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Bremer, Tonkins, Frederick compete in District 5 race

June 6, 2018 Updated: June 7, 2018 at 6:55 pm
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photo - Cami Bremer (Photo via Facebook)
Cami Bremer (Photo via Facebook) 

A member of a well-connected local political family, a Christian ministry founder and an owner of a marijuana-friendly bed and breakfast are competing to become the next District 5 El Paso County commissioner.

The Republican nominees are Cami Bremer, the wife of former county GOP chairman Eli Bremer, and Vickie Tonkins, who runs a nonprofit serving at-risk youth with her husband.

Kari Frederick, owner of Colorado Springs' "Lofty Living Bud and Breakfast," which allows marijuana use, will also appear on the November ballot as the sole Democratic candidate.

The district, one of two that will elect a new commissioner in November, is represented by term-limited commissioner Peggy Littleton and includes much of central Colorado Springs east of Interstate 25.

In separate interviews, Bremer and Tonkins said their work in the public and private sector has given them the acumen to find community-based solutions to local issues, such as homelessness.

Bremer, 37, was governmental affairs director for the Colorado Springs Chamber of Commerce at a time when local governments were working to establish the Pikes Peak Rural Transportation Authority, which authorized a 1 percent sales tax for area transportation projects after it was voted into existence in 2004.

She has also worked as a public communications specialist with the City of Colorado Springs and, until recently, as a program manager at the Penrose Cancer Center.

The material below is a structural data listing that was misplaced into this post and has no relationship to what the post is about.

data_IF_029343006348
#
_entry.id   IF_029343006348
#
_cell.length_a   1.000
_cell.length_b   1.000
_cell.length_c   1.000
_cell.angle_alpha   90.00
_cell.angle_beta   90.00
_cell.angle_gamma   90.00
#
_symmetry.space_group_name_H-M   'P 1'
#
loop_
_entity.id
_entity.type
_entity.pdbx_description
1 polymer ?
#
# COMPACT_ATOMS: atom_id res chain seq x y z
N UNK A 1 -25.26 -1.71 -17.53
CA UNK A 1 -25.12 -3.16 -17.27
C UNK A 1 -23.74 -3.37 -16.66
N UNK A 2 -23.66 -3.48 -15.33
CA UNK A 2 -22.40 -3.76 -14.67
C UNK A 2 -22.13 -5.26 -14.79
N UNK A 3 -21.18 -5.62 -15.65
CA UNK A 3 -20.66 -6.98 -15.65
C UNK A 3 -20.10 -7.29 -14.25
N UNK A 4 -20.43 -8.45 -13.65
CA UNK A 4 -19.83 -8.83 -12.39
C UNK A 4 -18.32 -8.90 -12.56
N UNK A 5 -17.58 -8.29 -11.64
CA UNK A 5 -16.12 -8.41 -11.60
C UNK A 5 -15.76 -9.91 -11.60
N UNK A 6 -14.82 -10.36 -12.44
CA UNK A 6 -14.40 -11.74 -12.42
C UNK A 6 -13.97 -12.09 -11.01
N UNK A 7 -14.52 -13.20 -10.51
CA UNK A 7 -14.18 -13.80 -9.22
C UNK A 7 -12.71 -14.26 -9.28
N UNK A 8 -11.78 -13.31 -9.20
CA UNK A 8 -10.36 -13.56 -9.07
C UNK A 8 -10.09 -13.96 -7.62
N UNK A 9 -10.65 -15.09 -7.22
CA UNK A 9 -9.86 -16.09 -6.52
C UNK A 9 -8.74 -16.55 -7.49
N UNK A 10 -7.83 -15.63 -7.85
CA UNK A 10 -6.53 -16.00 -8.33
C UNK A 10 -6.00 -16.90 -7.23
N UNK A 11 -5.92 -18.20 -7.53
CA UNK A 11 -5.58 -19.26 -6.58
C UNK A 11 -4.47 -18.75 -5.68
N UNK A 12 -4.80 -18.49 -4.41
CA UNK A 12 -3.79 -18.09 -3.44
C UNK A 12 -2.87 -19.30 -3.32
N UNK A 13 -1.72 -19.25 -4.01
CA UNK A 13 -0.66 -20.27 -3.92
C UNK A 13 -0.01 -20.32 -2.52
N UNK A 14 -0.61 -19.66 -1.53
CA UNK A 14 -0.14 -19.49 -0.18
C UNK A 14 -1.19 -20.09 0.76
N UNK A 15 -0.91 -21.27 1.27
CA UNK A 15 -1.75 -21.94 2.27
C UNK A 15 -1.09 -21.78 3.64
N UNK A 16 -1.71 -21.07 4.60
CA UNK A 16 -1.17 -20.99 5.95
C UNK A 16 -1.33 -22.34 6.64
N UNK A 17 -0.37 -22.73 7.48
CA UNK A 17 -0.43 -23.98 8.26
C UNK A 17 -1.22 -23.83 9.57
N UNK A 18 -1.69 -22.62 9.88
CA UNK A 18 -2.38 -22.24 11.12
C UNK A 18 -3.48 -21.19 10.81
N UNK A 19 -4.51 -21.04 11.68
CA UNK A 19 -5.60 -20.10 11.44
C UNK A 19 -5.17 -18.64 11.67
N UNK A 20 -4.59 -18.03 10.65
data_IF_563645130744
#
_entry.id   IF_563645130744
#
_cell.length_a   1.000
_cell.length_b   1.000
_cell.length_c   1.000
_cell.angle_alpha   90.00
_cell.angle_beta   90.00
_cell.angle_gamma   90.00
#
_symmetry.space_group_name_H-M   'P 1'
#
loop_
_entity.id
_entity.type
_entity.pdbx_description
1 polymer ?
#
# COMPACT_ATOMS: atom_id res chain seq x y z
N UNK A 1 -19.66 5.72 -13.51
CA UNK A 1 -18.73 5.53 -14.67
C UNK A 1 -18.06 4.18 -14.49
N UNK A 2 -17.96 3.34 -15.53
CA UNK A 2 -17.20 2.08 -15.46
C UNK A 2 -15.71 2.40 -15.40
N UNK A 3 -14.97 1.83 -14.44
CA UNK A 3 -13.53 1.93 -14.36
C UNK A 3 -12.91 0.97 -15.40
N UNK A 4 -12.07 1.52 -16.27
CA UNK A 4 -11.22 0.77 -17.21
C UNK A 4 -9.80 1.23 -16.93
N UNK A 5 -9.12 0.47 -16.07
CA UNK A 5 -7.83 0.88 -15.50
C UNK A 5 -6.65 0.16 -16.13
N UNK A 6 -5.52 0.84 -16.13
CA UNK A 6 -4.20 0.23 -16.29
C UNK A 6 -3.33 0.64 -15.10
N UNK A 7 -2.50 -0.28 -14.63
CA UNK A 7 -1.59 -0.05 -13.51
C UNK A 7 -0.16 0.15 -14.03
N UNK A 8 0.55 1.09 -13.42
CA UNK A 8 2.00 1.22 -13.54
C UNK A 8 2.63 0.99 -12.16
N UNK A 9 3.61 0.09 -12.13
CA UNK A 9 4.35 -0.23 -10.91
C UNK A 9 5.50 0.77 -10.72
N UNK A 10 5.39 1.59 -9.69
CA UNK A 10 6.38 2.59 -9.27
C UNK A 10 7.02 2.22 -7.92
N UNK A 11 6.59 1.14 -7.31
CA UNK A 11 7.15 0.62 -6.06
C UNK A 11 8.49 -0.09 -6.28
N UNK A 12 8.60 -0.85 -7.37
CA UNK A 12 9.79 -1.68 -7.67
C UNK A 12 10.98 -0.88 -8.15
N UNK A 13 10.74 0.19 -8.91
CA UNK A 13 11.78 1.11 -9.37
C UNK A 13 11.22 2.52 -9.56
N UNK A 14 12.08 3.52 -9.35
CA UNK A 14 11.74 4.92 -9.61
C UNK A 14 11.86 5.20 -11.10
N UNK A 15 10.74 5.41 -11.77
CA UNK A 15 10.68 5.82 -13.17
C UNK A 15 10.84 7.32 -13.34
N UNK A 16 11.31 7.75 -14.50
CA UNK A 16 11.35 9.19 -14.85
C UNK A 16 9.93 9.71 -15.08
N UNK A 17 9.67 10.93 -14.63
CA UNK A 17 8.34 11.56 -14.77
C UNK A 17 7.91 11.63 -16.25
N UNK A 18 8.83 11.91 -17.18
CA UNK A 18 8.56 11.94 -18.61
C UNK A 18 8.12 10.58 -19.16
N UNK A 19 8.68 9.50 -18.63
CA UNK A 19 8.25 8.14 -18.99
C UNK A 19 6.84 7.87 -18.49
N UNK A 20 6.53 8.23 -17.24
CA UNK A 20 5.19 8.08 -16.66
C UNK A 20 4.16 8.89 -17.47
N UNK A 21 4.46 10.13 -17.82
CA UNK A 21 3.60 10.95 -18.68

She emphasized the need for the board to maintain a good relationship with the city and to partner with nonprofits and other private entities to solve community issues.

"The government needs to be willing to work hand in hand with those and let everybody do what they do best," said Bremer, whose father-in-law, Duncan Bremer, previously served as the District 1 Commissioner.

If elected, she said she would make it a priority to prepare for the growth the district is expected to experience in the coming decades - without sacrificing quality of life for residents.

Tonkins, who in 2015 ran unsuccessfully for one of three at-large Colorado Springs City Council seats, previously worked in the business development office in her hometown of Hickory, N.C.

The 55-year-old said her past experience - from working at James Irwin Charter Middle School during its early years to her current job, performing corporate training sessions for Chicago-based ComPsych - makes her a well-rounded candidate.

She hopes to bring a voice back to those who feel underrepresented and limit government interference in residents' lives, she said.

"When I think of government, there are few things that government is supposed to do. Everything else is required by the community," she said.

Tonkins, a vocal opponent of legal recreational marijuana, said she has ideas to address issues with illegal grows in El Paso County, although she declined to share them.

Frederick, 47, told the Gazette in March she decided to run after she sought to expand her business and county staff told her not to waste her money because commissioners wouldn't approve her land-use application.

But in a more recent interview, she said dissatisfaction with the national political landscape under President Donald Trump empowered her.

"I live like most people in Colorado Springs live. I want a good life. I want a peaceful life. I want to be able to prosper," she said. "I'm willing to think outside of the box."

If elected, Frederick would push for recreational marijuana shops in unincorporated areas, which would generate tax revenue for the county, and advocate for venues where people could safely and legally use marijuana.

She would also advocate for affordable-housing projects and land-use decisions that would encourage economically diverse neighborhoods, she said.

Through May 31, Bremer had raised about $34,500, loaned her campaign $15,500, and spent about $23,700, according to campaign finance reports filed with the Secretary of State's Office.

Tonkins had raised about $15,000, loaned her campaign about $3,000, and spent about $10,600.

Frederick had not raised or spent any money on her campaign, according to the reports.

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